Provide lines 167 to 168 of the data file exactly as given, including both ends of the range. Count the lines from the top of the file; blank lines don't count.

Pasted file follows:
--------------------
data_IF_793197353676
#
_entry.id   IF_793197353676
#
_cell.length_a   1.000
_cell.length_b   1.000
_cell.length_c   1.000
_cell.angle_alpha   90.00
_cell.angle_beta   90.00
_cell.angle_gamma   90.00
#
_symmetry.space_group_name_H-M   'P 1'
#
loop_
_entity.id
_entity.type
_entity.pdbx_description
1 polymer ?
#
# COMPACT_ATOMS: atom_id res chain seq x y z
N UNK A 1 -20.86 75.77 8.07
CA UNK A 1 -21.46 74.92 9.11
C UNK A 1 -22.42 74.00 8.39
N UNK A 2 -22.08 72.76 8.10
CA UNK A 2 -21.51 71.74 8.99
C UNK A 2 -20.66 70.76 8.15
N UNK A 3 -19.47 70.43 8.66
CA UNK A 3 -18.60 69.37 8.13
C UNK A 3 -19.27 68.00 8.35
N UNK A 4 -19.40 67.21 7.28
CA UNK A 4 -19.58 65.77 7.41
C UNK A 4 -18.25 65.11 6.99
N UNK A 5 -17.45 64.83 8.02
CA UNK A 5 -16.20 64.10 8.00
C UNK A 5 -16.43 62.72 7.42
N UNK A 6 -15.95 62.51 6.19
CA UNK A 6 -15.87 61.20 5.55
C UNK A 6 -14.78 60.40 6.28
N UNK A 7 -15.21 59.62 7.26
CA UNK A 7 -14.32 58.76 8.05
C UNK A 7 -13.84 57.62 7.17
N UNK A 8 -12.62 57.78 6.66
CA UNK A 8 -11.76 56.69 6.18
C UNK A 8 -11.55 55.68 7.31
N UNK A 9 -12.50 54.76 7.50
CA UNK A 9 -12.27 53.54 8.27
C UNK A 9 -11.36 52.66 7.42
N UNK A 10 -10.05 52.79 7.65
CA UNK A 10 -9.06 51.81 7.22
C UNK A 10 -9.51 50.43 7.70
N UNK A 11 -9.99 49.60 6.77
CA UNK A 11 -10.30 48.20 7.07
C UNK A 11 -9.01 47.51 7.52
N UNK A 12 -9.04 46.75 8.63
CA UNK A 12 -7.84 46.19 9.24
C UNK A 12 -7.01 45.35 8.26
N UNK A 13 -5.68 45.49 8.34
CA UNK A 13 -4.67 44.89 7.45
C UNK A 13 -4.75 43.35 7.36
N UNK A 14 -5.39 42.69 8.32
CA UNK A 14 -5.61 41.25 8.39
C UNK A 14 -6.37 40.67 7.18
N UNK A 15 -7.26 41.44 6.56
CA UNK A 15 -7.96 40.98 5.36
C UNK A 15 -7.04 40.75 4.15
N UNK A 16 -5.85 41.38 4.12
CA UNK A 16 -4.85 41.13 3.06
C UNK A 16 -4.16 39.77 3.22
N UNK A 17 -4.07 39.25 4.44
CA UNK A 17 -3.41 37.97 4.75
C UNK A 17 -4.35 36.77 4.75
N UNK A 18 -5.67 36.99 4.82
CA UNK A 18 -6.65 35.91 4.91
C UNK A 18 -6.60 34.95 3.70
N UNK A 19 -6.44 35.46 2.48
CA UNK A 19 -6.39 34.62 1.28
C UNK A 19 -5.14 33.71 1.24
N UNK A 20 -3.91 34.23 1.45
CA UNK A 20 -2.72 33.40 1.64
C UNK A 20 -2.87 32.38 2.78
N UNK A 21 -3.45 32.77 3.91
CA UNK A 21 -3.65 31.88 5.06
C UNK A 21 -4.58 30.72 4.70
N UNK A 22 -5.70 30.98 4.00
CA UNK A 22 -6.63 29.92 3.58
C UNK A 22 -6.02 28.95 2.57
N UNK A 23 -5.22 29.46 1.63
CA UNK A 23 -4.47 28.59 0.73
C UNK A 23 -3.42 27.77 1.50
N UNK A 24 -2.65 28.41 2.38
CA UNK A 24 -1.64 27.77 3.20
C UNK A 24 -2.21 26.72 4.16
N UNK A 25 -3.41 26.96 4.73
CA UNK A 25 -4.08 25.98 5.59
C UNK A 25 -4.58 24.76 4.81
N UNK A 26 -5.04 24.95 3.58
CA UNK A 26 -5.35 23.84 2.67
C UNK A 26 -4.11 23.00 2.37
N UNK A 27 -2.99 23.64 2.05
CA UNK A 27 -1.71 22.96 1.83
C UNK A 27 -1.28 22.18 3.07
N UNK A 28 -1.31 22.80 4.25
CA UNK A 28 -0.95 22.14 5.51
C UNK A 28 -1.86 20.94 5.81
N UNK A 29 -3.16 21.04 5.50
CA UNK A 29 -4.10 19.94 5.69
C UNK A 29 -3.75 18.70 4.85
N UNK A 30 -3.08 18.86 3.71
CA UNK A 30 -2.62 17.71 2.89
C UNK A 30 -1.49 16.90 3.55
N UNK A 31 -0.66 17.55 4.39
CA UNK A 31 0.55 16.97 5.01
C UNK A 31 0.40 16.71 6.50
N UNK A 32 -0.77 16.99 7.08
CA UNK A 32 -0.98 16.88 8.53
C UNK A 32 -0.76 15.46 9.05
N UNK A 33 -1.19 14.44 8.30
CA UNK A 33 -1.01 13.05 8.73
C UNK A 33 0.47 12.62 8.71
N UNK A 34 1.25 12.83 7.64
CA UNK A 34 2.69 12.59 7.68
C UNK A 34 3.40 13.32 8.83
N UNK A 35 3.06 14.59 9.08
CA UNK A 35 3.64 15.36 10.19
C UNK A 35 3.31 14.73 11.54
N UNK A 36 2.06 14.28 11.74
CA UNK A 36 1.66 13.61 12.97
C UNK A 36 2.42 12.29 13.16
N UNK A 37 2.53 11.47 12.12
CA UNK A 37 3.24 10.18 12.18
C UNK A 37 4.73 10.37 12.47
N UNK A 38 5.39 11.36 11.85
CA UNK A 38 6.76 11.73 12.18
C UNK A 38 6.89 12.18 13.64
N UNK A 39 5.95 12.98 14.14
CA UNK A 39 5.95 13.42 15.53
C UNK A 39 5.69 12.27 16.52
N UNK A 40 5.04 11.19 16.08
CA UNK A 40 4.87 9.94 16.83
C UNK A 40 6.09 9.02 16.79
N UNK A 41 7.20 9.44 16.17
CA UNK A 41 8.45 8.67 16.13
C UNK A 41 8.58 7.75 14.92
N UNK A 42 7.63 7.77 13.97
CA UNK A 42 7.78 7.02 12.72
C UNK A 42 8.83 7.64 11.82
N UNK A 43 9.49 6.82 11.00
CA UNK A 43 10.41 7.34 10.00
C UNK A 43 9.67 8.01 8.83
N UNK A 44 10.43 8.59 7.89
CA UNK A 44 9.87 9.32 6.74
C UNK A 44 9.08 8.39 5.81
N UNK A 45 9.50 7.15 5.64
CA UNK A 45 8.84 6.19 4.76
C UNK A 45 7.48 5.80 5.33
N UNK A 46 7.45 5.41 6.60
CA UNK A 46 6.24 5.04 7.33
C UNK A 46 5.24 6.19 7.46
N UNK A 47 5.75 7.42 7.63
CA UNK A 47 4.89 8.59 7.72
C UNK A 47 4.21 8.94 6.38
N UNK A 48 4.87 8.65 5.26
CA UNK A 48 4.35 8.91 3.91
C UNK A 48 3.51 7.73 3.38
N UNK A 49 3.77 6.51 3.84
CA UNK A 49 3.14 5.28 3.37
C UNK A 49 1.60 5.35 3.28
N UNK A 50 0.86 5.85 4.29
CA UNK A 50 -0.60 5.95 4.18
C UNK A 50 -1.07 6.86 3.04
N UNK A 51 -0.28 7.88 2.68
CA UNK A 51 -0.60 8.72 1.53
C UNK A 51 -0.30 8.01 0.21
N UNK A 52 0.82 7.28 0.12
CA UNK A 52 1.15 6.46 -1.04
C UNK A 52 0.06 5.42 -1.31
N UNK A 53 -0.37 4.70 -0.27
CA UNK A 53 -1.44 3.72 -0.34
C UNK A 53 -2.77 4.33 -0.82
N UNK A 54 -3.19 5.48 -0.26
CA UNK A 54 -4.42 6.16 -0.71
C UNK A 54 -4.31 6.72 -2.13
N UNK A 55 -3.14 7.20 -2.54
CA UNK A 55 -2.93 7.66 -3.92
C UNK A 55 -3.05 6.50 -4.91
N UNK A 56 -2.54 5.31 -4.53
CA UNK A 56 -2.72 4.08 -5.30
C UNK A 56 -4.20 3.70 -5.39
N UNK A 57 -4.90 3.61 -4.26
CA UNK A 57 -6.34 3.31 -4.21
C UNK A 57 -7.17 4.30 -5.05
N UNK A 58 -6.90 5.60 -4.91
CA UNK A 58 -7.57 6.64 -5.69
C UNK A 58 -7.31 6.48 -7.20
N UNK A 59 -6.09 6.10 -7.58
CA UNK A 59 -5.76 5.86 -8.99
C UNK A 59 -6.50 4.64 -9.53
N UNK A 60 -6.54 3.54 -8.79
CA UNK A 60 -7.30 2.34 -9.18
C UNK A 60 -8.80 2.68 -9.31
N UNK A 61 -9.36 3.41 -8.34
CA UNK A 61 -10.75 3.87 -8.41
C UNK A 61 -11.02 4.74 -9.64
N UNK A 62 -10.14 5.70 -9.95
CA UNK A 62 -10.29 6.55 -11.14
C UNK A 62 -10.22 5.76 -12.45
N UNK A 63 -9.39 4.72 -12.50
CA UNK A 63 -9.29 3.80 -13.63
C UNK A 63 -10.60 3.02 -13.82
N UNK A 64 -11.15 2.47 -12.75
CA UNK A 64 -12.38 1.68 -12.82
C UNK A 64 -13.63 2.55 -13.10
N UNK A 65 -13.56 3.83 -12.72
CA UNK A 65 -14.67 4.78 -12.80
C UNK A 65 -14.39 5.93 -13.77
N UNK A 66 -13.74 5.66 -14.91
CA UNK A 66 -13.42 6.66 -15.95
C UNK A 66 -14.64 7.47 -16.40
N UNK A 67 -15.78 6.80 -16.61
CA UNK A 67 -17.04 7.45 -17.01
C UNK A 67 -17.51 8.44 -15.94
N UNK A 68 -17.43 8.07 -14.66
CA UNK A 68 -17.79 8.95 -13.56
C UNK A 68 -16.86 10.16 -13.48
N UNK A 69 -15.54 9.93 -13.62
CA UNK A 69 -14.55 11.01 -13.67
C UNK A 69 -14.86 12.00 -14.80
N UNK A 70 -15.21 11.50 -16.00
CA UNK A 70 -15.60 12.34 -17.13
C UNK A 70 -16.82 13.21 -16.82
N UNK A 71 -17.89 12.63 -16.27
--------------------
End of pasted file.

C UNK A 49 1.60 5.35 3.28
N UNK A 50 0.86 5.85 4.29